By: Daniel Glaser | How your MRI scan benefits science | Neuroscience | The Guardian
A precise map of a living brain is of immense interest to researchers – but won’t always help the patient
Sir Peter Mansfield, who died on 8 February, won the Nobel Prize in 2003 for pioneering magnetic resonance imaging. MRI, and the detailed images it produces, has been a huge benefit for the study of the brain. Its greatest innovation is allowing us to see which parts of the brain have been damaged while a patient is still alive. In the past, we had to wait until a postmortem to find out. Examining a high-resolution image of a living patient means you can form ideas about what’s really going on, meaning the research loop is much quicker. It may sound brutal, but the real benefit here is to the scientist. Rather than waiting for a patient to die, we can test hypotheses more directly, having a precise map for which parts of the brain are that have changed.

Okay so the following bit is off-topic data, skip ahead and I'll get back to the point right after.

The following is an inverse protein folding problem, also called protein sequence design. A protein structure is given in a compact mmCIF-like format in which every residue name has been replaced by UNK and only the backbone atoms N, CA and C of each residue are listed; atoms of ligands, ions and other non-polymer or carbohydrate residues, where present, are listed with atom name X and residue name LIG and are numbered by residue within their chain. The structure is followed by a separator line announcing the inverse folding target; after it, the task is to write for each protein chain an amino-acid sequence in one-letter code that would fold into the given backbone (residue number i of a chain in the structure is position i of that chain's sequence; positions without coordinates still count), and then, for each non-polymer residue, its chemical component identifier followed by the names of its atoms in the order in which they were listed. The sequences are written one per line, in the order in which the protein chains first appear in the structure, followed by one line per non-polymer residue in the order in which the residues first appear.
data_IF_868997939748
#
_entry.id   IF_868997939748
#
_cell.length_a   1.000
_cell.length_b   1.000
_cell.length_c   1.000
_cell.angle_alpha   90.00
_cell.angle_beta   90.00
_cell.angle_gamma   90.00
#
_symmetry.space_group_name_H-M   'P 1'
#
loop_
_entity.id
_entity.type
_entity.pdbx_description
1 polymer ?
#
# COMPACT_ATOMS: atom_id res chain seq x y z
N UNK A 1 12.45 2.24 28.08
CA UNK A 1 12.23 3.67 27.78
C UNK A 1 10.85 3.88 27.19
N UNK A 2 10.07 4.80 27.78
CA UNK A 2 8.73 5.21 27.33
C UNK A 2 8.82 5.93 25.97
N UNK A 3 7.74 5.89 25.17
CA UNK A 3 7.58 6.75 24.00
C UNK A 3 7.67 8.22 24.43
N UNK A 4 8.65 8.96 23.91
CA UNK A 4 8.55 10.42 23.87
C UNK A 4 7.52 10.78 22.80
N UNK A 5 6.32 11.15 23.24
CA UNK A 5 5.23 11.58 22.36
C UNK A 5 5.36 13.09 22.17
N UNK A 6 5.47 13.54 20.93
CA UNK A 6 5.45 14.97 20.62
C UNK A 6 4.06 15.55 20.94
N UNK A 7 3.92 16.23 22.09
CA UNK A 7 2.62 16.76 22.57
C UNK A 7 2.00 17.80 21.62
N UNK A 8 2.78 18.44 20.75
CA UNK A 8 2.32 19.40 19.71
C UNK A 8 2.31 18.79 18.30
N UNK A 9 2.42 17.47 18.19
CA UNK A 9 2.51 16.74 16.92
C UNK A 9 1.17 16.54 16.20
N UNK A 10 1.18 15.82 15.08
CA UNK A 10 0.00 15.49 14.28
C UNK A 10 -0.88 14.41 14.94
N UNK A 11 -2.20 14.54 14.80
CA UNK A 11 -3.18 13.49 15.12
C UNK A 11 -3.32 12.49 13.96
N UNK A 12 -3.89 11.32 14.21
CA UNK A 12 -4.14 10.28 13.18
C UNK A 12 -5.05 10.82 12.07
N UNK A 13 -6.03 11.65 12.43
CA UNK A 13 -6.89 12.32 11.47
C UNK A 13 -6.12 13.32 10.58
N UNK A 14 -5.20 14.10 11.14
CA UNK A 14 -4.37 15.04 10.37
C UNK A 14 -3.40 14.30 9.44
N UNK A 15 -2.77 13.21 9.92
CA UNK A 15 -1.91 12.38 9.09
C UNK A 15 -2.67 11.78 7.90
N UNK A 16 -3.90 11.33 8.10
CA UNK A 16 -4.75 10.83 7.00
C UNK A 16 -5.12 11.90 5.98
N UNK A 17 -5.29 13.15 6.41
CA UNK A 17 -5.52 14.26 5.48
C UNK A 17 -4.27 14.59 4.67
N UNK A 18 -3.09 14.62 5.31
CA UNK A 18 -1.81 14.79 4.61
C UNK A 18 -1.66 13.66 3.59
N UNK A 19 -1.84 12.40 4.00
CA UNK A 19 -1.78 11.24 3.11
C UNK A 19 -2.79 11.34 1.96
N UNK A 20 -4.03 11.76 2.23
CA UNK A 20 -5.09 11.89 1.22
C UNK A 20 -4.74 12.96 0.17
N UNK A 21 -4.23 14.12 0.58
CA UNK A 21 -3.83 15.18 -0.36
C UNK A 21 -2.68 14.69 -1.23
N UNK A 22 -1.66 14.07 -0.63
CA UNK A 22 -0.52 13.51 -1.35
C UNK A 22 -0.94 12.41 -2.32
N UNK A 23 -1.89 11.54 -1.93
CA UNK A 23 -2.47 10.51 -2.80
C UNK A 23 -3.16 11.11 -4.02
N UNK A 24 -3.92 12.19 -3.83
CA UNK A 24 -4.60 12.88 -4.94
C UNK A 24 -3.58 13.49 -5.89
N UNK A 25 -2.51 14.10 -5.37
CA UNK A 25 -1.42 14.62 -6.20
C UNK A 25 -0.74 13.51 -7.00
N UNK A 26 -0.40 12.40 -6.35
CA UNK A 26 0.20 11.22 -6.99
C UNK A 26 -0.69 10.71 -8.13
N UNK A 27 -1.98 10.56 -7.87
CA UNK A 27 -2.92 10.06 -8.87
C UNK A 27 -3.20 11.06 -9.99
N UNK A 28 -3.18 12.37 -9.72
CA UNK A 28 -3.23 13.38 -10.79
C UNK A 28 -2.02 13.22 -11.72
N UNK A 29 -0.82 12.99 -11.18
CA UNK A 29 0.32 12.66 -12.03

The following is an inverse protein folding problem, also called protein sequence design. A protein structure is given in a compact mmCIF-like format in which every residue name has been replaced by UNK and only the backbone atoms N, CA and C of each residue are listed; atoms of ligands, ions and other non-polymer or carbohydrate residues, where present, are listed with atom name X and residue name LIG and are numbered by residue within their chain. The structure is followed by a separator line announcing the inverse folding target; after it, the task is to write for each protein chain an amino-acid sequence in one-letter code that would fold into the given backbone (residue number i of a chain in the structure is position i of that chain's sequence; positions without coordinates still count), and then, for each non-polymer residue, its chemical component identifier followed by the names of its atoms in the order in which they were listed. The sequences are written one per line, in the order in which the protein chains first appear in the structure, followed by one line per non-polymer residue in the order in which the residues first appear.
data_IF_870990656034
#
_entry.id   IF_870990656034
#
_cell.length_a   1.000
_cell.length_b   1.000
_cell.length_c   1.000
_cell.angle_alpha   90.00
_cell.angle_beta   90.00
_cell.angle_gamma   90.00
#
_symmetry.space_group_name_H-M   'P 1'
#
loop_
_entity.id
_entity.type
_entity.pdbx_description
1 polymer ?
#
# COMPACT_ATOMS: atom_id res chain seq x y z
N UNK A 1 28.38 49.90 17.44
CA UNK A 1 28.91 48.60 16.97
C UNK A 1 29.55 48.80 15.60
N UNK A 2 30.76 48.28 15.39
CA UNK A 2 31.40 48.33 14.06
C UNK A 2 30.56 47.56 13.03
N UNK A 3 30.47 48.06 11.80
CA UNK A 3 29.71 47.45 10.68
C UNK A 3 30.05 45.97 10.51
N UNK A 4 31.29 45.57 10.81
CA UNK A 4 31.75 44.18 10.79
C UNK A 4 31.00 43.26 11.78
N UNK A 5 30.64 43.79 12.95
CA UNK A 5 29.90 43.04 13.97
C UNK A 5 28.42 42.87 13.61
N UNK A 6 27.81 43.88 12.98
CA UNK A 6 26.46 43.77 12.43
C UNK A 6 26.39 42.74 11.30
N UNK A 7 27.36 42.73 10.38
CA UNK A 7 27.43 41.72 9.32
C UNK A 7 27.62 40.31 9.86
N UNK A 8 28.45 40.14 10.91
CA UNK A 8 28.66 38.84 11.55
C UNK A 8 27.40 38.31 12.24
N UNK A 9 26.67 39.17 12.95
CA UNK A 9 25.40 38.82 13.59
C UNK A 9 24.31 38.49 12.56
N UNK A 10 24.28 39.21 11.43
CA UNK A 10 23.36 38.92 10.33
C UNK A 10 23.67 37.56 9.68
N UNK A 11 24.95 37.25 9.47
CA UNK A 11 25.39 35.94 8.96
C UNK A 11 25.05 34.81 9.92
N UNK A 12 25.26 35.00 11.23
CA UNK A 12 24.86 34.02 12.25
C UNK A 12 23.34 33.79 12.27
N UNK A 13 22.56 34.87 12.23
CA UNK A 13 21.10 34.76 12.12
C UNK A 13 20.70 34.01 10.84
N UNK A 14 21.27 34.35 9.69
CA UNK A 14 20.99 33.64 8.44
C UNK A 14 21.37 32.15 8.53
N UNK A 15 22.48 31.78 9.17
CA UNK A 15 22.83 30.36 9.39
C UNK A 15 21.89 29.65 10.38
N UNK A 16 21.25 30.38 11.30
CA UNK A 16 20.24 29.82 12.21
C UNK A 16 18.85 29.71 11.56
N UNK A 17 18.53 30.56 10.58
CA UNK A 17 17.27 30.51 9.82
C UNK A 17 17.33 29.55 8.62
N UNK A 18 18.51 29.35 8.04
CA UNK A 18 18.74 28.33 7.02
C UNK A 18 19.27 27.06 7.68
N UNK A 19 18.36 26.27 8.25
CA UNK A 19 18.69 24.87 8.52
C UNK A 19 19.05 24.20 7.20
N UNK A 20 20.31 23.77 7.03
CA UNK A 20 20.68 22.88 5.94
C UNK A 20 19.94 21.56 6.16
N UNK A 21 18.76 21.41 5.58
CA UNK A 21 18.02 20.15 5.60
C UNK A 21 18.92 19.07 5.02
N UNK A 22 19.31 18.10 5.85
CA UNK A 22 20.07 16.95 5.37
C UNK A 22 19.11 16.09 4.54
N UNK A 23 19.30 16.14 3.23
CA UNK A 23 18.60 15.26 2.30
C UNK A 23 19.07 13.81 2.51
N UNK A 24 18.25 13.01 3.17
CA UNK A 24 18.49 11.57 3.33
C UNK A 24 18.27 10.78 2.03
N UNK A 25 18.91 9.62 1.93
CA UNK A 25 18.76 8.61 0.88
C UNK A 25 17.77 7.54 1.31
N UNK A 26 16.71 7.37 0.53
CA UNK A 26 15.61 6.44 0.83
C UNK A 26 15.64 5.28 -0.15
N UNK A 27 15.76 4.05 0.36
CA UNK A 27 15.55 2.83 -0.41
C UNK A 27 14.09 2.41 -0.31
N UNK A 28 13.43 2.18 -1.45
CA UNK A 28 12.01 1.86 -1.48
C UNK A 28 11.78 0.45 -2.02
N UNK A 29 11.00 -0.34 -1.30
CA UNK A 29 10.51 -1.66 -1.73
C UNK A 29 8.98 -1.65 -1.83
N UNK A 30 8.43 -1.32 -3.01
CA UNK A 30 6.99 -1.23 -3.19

These benefits may have long-term advantages, but they don’t always help the patient. Unless immediate surgery is required. But they will certainly enhance our understanding which may help patients in the future. In neuroscience you don’t always have the patients’ best interest at heart – we want to understand the brain, but we’re not doctors.